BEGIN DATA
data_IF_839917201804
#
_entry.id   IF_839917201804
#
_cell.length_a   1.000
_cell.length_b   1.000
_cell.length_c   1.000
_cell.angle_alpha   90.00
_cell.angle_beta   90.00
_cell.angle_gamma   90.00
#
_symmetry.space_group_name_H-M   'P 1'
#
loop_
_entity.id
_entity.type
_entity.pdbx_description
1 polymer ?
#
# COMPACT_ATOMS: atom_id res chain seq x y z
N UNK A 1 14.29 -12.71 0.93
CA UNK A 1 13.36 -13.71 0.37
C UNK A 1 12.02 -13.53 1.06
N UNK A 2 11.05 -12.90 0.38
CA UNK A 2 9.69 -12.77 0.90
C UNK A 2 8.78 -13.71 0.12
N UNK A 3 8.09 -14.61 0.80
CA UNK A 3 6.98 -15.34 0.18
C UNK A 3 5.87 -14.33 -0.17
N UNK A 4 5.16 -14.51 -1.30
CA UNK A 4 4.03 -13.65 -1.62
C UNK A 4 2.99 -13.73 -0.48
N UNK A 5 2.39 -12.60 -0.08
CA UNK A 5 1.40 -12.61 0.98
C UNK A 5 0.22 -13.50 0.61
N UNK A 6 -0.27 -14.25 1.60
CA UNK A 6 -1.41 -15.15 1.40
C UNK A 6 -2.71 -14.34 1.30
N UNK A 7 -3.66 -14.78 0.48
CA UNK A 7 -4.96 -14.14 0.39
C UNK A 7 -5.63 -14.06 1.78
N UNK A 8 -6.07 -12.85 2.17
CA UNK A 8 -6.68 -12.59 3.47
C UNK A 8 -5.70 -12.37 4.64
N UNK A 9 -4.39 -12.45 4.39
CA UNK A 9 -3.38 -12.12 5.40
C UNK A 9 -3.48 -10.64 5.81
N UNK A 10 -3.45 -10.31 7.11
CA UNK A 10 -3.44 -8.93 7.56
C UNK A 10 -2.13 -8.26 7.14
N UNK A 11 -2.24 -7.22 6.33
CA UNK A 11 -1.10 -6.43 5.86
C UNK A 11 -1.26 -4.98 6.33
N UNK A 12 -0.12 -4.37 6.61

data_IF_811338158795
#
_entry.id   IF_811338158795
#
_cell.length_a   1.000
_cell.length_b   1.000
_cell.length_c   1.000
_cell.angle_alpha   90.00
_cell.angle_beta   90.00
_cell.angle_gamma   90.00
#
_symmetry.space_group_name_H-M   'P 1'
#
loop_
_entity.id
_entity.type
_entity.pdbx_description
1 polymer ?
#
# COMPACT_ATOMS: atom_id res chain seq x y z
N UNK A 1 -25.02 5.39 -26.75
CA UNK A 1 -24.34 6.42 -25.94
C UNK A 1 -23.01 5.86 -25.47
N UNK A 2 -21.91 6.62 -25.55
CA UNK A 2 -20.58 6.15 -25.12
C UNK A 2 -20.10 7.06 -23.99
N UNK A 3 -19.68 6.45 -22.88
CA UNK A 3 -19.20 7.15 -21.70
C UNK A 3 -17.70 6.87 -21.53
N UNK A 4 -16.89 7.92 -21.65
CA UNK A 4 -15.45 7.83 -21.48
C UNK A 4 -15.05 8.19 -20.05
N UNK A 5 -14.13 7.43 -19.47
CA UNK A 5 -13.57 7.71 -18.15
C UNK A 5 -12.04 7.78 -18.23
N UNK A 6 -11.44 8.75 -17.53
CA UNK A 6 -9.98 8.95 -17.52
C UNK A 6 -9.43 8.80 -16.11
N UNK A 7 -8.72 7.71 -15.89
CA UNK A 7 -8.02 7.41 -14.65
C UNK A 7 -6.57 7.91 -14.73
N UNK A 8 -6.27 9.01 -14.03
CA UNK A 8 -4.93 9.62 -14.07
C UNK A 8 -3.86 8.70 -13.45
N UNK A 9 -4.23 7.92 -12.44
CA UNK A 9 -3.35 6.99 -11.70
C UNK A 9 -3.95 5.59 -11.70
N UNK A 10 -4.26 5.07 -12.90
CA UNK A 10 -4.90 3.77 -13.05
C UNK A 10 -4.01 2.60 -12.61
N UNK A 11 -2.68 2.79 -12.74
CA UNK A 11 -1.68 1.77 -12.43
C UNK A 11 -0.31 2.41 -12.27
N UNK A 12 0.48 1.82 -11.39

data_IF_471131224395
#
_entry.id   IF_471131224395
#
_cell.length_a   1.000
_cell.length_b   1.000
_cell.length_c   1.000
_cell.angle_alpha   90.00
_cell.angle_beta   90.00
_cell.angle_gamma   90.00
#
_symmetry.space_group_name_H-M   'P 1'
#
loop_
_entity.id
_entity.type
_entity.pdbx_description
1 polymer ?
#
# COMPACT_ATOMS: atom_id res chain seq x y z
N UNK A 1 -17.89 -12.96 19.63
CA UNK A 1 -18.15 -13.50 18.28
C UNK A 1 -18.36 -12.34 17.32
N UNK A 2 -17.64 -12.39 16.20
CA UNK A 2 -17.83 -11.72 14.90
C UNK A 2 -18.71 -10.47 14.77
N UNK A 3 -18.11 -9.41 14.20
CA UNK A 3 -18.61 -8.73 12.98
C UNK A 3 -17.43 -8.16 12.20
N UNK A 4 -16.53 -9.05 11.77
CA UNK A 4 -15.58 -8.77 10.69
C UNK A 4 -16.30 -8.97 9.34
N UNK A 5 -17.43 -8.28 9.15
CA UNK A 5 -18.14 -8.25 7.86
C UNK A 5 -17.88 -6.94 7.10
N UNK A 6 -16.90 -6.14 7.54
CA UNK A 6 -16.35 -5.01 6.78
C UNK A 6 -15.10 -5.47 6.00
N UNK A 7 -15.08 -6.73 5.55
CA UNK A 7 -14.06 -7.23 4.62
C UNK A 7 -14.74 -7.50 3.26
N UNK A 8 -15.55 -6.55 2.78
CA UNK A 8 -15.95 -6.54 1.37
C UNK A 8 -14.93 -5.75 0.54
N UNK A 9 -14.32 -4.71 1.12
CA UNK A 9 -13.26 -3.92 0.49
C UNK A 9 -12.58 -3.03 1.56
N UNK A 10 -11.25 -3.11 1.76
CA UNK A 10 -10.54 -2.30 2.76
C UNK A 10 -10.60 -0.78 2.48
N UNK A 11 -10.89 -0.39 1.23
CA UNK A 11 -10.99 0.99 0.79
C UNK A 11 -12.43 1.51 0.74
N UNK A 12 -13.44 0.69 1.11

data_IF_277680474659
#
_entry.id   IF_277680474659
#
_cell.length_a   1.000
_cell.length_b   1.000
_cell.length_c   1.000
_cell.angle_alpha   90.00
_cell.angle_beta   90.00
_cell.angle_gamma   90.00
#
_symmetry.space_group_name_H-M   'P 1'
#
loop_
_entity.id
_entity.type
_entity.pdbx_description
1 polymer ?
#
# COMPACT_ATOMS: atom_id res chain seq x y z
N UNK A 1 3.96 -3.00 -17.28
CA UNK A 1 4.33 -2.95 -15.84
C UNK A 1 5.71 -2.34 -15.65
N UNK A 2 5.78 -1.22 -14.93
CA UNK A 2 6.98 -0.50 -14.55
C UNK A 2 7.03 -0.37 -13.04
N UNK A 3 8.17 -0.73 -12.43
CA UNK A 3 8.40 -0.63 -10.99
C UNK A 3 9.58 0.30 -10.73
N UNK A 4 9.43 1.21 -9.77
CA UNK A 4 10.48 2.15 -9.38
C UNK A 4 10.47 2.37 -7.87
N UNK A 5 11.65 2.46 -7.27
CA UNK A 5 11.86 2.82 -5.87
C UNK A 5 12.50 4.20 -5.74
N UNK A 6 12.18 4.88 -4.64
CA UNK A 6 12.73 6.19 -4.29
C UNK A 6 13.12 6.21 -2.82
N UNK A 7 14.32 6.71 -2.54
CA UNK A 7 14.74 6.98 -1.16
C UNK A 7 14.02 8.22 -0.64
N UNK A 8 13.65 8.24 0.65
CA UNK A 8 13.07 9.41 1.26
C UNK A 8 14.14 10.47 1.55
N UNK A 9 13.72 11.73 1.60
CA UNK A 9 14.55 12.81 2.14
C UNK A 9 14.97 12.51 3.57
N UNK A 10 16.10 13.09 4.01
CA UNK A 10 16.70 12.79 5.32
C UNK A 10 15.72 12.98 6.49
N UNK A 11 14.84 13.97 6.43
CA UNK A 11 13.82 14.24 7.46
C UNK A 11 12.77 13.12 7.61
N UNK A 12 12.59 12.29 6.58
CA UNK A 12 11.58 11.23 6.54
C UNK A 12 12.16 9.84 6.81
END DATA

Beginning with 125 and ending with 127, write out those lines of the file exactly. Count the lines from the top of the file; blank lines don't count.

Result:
_entity.pdbx_description
1 polymer ?
#